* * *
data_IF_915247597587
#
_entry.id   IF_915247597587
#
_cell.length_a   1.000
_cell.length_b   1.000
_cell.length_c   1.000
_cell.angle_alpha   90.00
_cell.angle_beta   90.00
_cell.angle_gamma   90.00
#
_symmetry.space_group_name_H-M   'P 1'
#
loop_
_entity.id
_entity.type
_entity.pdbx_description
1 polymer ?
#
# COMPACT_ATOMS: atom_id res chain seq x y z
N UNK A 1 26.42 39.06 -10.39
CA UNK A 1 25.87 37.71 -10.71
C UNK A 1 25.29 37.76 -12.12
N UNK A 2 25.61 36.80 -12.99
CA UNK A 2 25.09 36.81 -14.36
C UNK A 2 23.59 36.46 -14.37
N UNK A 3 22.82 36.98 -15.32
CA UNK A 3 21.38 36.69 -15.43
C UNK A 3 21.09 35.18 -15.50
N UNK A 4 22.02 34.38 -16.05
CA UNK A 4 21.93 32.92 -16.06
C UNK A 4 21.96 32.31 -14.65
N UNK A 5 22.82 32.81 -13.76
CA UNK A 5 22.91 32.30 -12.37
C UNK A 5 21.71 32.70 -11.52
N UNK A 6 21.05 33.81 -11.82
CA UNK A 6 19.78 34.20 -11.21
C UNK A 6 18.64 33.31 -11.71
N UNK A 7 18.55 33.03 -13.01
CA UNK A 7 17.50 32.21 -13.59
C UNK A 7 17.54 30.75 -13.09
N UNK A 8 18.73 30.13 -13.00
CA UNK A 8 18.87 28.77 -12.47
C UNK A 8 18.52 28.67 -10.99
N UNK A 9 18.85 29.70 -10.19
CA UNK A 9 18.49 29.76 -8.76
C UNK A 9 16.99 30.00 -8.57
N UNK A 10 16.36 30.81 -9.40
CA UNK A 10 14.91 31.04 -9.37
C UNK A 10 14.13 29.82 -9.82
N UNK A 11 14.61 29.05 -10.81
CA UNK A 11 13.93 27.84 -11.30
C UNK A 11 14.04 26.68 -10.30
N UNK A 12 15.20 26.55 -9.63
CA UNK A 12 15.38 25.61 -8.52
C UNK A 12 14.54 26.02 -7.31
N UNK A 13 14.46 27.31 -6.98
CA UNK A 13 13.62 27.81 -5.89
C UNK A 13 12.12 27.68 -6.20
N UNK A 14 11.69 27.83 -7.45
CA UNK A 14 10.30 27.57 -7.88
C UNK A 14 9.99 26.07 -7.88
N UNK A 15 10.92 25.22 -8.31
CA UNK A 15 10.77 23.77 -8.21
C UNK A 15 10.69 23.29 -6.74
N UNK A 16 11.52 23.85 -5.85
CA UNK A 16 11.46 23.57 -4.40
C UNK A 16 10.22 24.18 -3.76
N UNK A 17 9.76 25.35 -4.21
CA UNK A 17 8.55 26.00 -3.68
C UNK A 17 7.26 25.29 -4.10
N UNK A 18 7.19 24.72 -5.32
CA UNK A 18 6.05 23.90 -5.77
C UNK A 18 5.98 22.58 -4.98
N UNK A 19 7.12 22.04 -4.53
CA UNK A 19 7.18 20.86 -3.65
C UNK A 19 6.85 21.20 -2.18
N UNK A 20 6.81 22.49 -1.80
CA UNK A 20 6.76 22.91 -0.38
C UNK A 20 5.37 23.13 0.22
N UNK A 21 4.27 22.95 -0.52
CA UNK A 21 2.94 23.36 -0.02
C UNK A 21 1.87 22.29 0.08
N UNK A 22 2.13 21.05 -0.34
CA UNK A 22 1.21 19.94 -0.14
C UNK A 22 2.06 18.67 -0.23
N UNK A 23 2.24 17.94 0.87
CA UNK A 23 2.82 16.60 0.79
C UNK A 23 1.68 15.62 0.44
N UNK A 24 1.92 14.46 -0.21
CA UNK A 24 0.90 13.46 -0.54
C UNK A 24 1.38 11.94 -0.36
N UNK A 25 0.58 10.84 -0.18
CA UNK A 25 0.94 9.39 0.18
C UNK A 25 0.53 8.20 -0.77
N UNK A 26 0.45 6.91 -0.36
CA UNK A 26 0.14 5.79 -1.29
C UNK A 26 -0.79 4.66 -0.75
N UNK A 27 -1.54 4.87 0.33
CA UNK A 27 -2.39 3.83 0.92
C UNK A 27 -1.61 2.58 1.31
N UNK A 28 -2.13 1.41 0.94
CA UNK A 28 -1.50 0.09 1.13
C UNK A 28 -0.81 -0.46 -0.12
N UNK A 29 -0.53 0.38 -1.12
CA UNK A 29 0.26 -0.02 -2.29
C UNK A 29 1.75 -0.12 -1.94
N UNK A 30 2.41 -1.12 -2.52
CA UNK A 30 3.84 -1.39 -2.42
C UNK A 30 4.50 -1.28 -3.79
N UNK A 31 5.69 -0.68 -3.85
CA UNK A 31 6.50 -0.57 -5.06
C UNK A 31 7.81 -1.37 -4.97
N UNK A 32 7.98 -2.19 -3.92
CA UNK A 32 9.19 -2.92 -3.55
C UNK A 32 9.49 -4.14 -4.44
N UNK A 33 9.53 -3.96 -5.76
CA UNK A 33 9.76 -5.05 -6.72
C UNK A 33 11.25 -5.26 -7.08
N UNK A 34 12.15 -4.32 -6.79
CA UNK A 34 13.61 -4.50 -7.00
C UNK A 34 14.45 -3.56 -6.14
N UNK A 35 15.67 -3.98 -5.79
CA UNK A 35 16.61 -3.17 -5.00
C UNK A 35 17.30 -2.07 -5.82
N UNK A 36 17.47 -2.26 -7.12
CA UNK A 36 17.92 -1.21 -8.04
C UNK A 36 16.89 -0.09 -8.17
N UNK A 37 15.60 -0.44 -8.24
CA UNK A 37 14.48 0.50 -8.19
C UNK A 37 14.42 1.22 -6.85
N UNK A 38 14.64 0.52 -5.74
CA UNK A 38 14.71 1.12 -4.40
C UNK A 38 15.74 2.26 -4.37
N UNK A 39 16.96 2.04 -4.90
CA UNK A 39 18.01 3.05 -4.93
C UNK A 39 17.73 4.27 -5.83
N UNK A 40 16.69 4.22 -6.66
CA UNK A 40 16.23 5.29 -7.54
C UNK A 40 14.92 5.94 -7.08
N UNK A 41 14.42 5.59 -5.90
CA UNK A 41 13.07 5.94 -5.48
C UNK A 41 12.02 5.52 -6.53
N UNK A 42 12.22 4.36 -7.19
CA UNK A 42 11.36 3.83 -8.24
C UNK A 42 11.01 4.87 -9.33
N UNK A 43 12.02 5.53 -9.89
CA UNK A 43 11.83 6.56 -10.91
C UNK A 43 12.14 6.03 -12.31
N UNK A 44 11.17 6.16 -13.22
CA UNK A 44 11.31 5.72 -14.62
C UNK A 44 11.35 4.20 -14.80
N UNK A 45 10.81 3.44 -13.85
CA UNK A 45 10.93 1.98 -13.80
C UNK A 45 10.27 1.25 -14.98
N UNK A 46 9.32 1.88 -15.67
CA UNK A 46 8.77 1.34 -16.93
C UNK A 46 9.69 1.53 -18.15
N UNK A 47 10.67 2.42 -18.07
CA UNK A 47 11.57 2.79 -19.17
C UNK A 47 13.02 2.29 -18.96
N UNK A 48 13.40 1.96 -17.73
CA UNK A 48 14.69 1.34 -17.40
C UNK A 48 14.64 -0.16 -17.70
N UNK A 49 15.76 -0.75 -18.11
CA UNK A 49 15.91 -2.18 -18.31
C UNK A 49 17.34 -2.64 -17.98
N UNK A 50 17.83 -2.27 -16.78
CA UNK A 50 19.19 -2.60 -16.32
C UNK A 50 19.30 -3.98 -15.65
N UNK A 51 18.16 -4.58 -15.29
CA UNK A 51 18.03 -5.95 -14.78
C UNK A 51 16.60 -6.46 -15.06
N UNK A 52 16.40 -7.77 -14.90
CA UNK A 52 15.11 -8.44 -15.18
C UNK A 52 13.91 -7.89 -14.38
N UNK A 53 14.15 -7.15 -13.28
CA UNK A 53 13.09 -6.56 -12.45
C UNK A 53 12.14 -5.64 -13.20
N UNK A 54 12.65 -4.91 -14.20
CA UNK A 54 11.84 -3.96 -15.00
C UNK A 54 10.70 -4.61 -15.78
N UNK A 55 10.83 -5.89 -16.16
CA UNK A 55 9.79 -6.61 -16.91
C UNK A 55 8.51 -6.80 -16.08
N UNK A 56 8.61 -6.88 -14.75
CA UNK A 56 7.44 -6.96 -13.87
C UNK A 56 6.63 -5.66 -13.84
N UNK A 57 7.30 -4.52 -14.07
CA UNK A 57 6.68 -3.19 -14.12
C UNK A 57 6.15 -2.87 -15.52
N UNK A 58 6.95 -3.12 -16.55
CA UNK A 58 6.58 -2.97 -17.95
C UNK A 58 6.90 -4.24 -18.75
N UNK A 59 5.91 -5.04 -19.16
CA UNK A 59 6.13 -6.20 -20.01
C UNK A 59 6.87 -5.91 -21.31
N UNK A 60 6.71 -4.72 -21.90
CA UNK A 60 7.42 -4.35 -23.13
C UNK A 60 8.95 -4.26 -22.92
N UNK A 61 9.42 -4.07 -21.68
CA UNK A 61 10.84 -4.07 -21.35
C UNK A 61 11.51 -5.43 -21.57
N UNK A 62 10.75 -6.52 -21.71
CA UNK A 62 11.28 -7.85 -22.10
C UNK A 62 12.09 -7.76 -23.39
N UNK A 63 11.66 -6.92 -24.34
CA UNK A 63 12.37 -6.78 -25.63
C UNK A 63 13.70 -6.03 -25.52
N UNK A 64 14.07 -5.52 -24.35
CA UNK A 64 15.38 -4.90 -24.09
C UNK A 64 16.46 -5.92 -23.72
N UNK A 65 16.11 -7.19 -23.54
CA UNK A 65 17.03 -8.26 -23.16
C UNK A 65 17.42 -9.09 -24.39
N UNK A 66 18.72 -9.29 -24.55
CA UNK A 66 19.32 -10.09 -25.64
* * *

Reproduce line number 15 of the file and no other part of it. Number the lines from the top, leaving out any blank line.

_entity.id